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Ward 2 ANC Boundaries to be Realigned

Accompanying images can be viewed in the current issue PDF

By Ben Lasky*

As a consequence of the most recent census it had been necessary for the District to realign some of the Ward boundaries due to shifts in population during the prior decade.

This realignment of ward boundaries also meant that the Advisory Neighborhood Commission (ANC) boundaries required realignment so as to better ensure consistent population numbers across ANCs and the Single Member Districts (SMDs) within each ANC.

According to Gottlieb Simon, the executive director of DC’s Office of Advisory Neighborhood Commissions, the City Council will shortly be taking its final vote on the ANC boundary changes initially reported out by the Subcommittee on Redistricting, chaired by Ward 2 Councilmember Jack Evans.

As we were preparing for publication, subcommittee  staff informed The InTowner that this would be on the agenda for the Council’s April 17th legislative session. With final enactment expected, the number of ANC Single Member Districts city-wide will be increased by 10, from 186 to 196

“Redistricting is necessitated by the biennial census to see whether or not the population has moved, and if it warrants moving boundaries to try to keep Single Member Districts to approximately 2,000 people each,” Simon told The InTowner.

Each city councilmember set up task forces to make recommendations for their wards about how to deal with the issue of redistricting. Those task force groups started working in the fall of 2011 and finished the process last month.

While there have been concerns expressed by some residents, Ward 2 Councilmember Jack Evans says he has not heard many complaints.

“With redistricting, people always get concerned about what the outcome is. People are just concerned about how the boundaries are going to be drawn,” Evans told this reporter. “I think we made the minimum amount of changes we had to.”

According to Foggy Bottom ANC 2A Commissioner Asher Corson, the process went very smoothly in his neighborhood. “As one of three co-chairs of the Foggy Bottom redistricting task force, as far as I know, there was one neighbor who expressed opposition to it, and that’s all,” Corson said in an interview with The InTowner.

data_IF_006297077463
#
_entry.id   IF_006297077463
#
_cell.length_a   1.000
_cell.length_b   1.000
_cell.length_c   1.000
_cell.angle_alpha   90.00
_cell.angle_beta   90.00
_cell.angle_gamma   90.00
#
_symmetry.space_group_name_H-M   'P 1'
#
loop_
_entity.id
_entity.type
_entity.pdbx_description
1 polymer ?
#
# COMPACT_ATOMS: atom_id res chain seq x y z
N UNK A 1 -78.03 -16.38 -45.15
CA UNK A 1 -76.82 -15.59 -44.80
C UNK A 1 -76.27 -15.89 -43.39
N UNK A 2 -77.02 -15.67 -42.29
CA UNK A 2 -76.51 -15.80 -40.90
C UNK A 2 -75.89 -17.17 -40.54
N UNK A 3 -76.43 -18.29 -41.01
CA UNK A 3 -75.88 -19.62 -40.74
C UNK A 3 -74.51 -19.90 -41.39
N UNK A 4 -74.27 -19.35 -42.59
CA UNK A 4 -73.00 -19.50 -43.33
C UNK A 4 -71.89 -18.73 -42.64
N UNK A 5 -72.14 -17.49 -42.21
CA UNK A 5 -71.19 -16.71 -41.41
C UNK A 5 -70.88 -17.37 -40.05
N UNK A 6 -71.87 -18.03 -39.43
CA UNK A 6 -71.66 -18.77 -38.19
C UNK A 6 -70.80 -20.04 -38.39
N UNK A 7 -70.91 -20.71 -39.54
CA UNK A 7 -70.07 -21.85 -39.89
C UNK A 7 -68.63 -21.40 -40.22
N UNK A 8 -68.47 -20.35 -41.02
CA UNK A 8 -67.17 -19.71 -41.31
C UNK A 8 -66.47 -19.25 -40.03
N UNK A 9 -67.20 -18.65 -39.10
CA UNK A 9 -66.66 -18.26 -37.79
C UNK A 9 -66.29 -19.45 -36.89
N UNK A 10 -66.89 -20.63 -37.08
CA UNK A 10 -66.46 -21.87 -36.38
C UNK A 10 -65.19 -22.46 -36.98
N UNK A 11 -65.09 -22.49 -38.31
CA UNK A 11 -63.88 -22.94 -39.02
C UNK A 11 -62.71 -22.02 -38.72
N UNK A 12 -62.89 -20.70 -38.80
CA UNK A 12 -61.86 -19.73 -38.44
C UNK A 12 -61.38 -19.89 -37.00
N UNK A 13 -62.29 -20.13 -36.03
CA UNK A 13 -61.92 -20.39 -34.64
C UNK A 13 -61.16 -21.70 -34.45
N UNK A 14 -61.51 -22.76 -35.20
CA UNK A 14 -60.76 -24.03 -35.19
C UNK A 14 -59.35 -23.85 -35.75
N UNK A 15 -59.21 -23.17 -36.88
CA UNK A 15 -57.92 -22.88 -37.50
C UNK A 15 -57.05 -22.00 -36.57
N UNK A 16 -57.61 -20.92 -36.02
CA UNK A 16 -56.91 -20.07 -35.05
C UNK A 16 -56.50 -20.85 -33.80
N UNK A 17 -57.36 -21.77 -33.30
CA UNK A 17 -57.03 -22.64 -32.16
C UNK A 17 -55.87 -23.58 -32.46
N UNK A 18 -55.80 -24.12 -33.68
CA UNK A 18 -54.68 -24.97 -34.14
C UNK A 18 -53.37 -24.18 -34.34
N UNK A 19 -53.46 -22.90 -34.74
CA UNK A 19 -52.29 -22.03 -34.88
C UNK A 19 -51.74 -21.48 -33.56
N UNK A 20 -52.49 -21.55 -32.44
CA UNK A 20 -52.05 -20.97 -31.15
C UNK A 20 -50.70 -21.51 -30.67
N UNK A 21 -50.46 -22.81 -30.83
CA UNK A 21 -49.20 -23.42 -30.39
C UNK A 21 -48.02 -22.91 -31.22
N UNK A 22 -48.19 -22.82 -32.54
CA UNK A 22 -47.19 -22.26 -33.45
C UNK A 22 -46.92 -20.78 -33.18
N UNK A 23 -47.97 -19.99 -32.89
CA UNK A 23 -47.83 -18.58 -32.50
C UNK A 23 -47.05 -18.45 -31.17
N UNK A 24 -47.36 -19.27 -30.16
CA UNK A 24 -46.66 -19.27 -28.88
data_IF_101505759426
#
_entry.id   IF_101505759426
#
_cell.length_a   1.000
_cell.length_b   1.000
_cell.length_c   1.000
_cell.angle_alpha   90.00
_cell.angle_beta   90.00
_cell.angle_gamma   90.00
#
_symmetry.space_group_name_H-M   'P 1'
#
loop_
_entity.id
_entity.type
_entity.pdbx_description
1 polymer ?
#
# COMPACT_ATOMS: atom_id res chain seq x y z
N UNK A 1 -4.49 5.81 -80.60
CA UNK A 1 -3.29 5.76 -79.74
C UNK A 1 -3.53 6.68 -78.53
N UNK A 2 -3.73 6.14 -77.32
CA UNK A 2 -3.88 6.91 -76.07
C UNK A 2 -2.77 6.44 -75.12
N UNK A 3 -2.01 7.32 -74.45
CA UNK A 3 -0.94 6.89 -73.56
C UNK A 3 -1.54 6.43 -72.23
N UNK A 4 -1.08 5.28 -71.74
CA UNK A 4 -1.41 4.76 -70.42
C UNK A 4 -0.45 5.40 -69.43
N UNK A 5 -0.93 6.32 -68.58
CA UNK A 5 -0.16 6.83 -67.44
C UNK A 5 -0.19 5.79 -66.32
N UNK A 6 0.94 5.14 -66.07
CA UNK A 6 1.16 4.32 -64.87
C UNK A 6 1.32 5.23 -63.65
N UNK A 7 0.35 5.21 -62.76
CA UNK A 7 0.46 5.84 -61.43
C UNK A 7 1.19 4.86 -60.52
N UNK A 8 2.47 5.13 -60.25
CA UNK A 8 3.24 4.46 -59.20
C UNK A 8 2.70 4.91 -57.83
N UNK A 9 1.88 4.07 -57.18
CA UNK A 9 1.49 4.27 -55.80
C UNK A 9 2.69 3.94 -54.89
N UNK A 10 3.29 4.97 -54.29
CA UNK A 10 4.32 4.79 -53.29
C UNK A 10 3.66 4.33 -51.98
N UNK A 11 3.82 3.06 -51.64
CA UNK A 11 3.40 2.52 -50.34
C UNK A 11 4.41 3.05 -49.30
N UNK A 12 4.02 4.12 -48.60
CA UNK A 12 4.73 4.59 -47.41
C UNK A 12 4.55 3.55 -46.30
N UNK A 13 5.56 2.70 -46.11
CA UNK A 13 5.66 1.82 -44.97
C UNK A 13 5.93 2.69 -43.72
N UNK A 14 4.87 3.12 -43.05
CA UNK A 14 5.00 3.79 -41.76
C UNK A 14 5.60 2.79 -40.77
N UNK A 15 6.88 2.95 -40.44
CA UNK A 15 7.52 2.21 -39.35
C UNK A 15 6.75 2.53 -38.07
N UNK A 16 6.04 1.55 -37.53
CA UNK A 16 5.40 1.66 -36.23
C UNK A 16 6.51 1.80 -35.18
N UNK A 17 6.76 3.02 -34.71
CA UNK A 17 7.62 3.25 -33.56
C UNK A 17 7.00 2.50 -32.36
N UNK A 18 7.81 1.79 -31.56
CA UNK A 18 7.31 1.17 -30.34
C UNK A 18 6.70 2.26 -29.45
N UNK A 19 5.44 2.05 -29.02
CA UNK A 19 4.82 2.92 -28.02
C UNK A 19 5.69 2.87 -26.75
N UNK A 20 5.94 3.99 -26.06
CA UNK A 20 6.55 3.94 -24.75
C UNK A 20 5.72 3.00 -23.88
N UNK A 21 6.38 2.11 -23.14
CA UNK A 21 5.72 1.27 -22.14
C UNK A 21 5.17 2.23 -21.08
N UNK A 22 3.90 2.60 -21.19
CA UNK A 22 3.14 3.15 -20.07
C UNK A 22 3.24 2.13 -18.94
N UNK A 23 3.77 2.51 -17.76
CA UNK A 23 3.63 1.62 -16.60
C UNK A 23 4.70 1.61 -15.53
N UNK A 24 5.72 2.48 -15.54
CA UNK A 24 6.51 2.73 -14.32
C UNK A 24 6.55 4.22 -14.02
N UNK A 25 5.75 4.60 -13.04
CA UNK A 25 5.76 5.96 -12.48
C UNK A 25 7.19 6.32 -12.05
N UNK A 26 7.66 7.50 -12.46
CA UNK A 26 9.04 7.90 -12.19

Corson said the main issue that the Foggy Bottom task force had to deal with was creating a Single Member District consisting of only George Washington University dormitories close to the campus. However, he maintains, that to accomplish this it was unavoidable that the newly created SMD would be a noticeably gerrymandered SMD.

As he was also a commissioner while he was enrolled at the university, Corson witnessed that even though there is tension between the university and the  surrounding community, the more students got involved in the neighborhood, the more they would realize how aligned their interests are with other Foggy Bottom residents.

While issues seem to have been tame in Foggy Bottom, redistricting did raise issues in the Shaw neighborhood with regard to the realignment of the ward’s eastern boundary, which for many residents was a clearly unwelcome development.

“There are some folks who are upset that removing [a portion of] Shaw from Ward 2 makes the ward whiter and more affluent. Others resent that they’ve been removed from the only ward — and in many cases separated from — the only ward councilmember they’ve ever known. It’s like a family being torn apart,” ANC 2C Commissioner Padro stated in an email to The InTowner.

However, the feeling of anger is not the same in Dupont Circle, as residents there will not be as affected.

“I didn’t actually hear any complaints about redistricting in our area, but we had very minimal redistricting. We remained in Ward 2, and our external ANC 2B boundaries did not change,” the chairman of that ANC, Commissioner Will Stephens told this reporter via email.

One of the biggest issues seems to be how big Ward 2 had become in terms of population. Why exactly is the ward seeing so much growth?

According to Evans, the answer lies in a larger trend. More and more people prefer to live in the city instead of the suburbs, including “empty-nesters” who are choosing to take advantage of what the city has to offer after their children have moved out on their own..

“Over the last 10 years what you saw happen was a lot of people, young people especially, have moved into the ward area downtown. Our population went up by 6,000, where you had very few people living there before,” Evans said.

But what the councilman’s answer really comes down to is very simple: “I think Ward 2 is a very desirable place to live.”

*Ben Lasky, a contributing writer for The InTowner, is also a staff writer for The American University’s student newspaper, The Eagle, while he pursues his degree in communications and journalism at AU.

Copyright © 2012 InTowner Publishing Corp. & Ben Lasky. All rights reserved.